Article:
Wellness is the new green, and now it comes to the backyard.
We have been saying for some time that Wellness is the new green, and now it comes to the backyard in the form of the Welpod, "an immersive and multi-sensory room designed to promote physical and emotional well-being."
We have shown backyard sheds used as offices and yoga studios, but this is very different. According to the V2com press release:
The driving force behind The WelPod’s soothing environment lies in the innovative selection and use of natural, therapeutic materials in its construction. Glowing salt brick walls enclose a clean, open space while infusing a plethora of therapeutic benefits. In addition to storing heat and increasing efficiency, unrefined salt cleans the air, relieves skin problems, cleanses the respiratory system and emits negative ions, which elevates mood.
Paul Hennessy of Circle Wellness, the builder of the WelPod, says he has "researched and experimented with many materials and technologies such as salt, charcoal, minerals, heating systems, control systems, and building techniques to create functional wellness designs that have a place in our lives, today and into the future." Indeed, it does have an interesting bill of materials; the Himalayan salt bricks are said to sterilize the air, neutralize odours and are anti-bacterial. Salt is also wonderful at storing heat. Charcoal is known for its ability to purify air and absorb odour. He builds from "thermal wood", a heat treatment developed in Finland. Thermal Wood Canada describes the process and the result:
Heating wood permanently changes several of its chemical and physical properties.... As a result, swelling and shrinkage due to moisture is decreased, biological durability is improved, colour darkens, several extractives flow from the wood, the wood becomes lighter, equilibrium moisture content decreases, pH decreases, and thermal insulation properties are improved.
Hennessy then clads the building in our favorite cladding, Shou Sugi Ban, where the surface of cedar is burned and treated with linseed oil.
The Welpod is heated with radiant heat, and Hennessy makes claims that this promotes detoxification, lowers cortisol levels, removes heavy metals from the bloodstream, and "reduces cholesterol and regulates blood pressure." This is not exactly convincing. In an article in the Atlantic about infrared spas, Dee Anna Glaser, a dermatology professor at St. Louis University, an expert on sweat, notes that this is mostly nonsense.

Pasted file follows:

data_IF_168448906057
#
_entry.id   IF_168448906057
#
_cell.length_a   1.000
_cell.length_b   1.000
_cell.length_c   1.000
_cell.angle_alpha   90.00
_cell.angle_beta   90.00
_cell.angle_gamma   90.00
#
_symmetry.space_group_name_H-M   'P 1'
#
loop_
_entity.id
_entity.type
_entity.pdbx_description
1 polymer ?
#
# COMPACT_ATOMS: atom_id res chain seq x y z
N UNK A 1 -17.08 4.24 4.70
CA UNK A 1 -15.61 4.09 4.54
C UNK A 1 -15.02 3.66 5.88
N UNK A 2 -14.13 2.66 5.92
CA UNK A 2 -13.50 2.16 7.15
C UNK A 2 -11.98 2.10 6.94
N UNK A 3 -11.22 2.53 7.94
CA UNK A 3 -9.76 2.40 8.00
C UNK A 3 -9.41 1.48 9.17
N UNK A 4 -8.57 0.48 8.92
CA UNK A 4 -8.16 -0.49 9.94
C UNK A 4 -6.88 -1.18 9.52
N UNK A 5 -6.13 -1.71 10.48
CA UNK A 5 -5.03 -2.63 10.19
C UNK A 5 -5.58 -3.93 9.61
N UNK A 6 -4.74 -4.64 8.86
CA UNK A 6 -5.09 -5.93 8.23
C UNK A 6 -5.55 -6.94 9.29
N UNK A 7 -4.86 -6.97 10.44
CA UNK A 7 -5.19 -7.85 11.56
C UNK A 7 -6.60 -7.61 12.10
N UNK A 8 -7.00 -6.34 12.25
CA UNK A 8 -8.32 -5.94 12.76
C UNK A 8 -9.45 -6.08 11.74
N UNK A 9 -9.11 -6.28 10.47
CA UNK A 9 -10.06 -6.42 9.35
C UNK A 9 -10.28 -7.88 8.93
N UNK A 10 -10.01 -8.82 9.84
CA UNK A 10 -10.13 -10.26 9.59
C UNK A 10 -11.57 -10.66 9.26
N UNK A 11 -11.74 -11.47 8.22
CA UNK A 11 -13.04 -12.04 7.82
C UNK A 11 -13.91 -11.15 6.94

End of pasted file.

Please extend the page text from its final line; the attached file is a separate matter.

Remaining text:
“Sweat can release some toxins and some chemicals, but that is not really sweat’s major job. The organs responsible for detoxifying our system are the kidneys and the liver. Those two do such a good job that, really, sweat doesn’t need to do that. So, for most people, sweating a lot does not detoxify them at all. Because the kidneys are doing it. Sweat’s main job is to keep us cool.”
Another doctor noted that "very tiny amounts of lead, copper, and nickel do appear in sweat, but if you have dangerously high concentrations of these metals in your body it is probably best that you visit a hospital rather than an infrared sauna."
As I have complained about Well Standard and some of the stuff coming from the Global Wellness Institute, there is a bit of sketchy science here, and others, like WSP technical director and wellness specialist Meike Borchers, have noted that "the research ranges from the robust to the frankly somewhat flaky." But on the whole, the wellness trend is leading to the use of healthier materials and better air quality. So whether the science backs up the claims for the radiant heating or not, it still does feel very relaxing, and unlike a sauna or steam room, is there waiting for you all the time.
This is possible because of the efficient building envelope, interior salt brick walls that act as a thermal mass, and the intelligent control system. The energy-efficient design consumes considerably less power than a traditional sauna, swimming pool, or hot tub.
The WelPod shown in the images here is a freestanding unit in a waterfront house in Tofino, BC, which "is especially enjoyed by clients here for morning meditation, hot yoga before and after surfing, as well as sauna sessions in colder weather." It would be a nice addition to any backyard, but can also be installed inside. Surprisingly, an article in The Globe and Mail says it starts at C$50,000, which is less than some shed home offices we have shown on TreeHugger. I would happily trudge through the snow to this.